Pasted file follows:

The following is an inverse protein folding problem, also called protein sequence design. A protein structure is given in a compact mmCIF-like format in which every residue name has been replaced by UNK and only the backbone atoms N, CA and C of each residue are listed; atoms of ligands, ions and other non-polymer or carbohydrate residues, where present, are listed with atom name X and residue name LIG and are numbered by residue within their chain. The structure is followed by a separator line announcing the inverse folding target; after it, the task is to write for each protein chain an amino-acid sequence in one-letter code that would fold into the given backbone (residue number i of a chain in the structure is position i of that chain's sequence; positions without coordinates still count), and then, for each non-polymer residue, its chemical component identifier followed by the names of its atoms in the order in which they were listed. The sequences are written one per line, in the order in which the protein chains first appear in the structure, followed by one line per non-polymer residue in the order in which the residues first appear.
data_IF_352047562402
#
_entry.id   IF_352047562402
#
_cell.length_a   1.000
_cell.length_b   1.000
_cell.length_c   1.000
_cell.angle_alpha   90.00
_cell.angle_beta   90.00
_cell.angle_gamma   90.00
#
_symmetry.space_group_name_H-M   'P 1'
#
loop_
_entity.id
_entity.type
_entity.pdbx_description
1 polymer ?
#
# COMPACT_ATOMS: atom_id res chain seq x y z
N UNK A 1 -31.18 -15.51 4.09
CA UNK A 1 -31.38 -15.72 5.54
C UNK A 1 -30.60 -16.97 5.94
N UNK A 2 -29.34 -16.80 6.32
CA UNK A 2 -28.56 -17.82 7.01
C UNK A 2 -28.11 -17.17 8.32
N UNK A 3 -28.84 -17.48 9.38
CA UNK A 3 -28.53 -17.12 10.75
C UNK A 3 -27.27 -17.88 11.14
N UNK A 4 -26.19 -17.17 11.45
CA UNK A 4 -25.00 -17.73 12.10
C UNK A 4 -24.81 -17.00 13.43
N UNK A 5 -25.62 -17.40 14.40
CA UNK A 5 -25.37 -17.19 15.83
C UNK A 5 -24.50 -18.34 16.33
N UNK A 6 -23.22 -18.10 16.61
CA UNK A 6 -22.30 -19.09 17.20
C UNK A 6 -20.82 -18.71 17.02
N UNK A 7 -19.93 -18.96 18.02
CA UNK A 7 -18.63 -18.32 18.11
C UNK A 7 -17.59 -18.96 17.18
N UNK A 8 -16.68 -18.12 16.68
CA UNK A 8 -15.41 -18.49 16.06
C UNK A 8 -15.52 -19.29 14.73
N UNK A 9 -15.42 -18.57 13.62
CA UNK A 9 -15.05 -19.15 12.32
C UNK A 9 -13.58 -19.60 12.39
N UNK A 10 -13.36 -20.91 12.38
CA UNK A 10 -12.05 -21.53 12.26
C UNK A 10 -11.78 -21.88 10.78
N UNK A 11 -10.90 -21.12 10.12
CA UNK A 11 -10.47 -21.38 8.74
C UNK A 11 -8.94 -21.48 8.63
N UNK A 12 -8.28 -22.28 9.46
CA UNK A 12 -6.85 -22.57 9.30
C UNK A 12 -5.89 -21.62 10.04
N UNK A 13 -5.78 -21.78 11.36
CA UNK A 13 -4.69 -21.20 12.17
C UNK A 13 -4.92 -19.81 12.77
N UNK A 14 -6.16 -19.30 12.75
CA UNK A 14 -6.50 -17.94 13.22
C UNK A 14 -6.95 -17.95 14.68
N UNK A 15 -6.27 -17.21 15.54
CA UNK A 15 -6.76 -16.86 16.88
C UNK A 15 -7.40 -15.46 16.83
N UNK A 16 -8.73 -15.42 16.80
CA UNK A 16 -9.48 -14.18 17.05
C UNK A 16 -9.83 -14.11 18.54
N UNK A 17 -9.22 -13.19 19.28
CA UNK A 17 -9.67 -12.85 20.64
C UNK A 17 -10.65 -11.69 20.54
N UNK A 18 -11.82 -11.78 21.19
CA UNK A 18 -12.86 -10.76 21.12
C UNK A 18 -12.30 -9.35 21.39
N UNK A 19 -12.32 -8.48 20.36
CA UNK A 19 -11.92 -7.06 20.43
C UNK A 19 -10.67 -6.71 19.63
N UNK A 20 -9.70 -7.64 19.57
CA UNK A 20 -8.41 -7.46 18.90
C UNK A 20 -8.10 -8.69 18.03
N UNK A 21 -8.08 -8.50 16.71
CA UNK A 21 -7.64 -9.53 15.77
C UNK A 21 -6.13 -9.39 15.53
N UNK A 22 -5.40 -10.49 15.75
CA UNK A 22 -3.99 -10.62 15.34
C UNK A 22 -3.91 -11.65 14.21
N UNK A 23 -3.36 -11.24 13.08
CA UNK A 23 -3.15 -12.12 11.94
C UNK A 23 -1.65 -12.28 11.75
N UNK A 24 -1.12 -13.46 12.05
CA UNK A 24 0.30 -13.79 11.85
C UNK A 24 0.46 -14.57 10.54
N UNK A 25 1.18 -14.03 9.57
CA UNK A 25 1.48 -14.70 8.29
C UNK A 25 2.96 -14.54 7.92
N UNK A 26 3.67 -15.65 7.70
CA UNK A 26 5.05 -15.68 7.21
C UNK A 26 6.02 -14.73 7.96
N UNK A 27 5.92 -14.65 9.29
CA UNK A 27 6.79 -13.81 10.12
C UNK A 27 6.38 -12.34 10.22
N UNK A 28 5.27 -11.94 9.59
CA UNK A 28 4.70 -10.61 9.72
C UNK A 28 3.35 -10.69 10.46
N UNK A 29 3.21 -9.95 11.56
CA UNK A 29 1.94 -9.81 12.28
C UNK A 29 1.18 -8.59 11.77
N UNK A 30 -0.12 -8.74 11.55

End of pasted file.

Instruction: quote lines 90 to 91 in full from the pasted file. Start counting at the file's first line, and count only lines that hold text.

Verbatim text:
C UNK A 23 -1.65 -12.28 11.75
N UNK A 24 -1.12 -13.46 12.05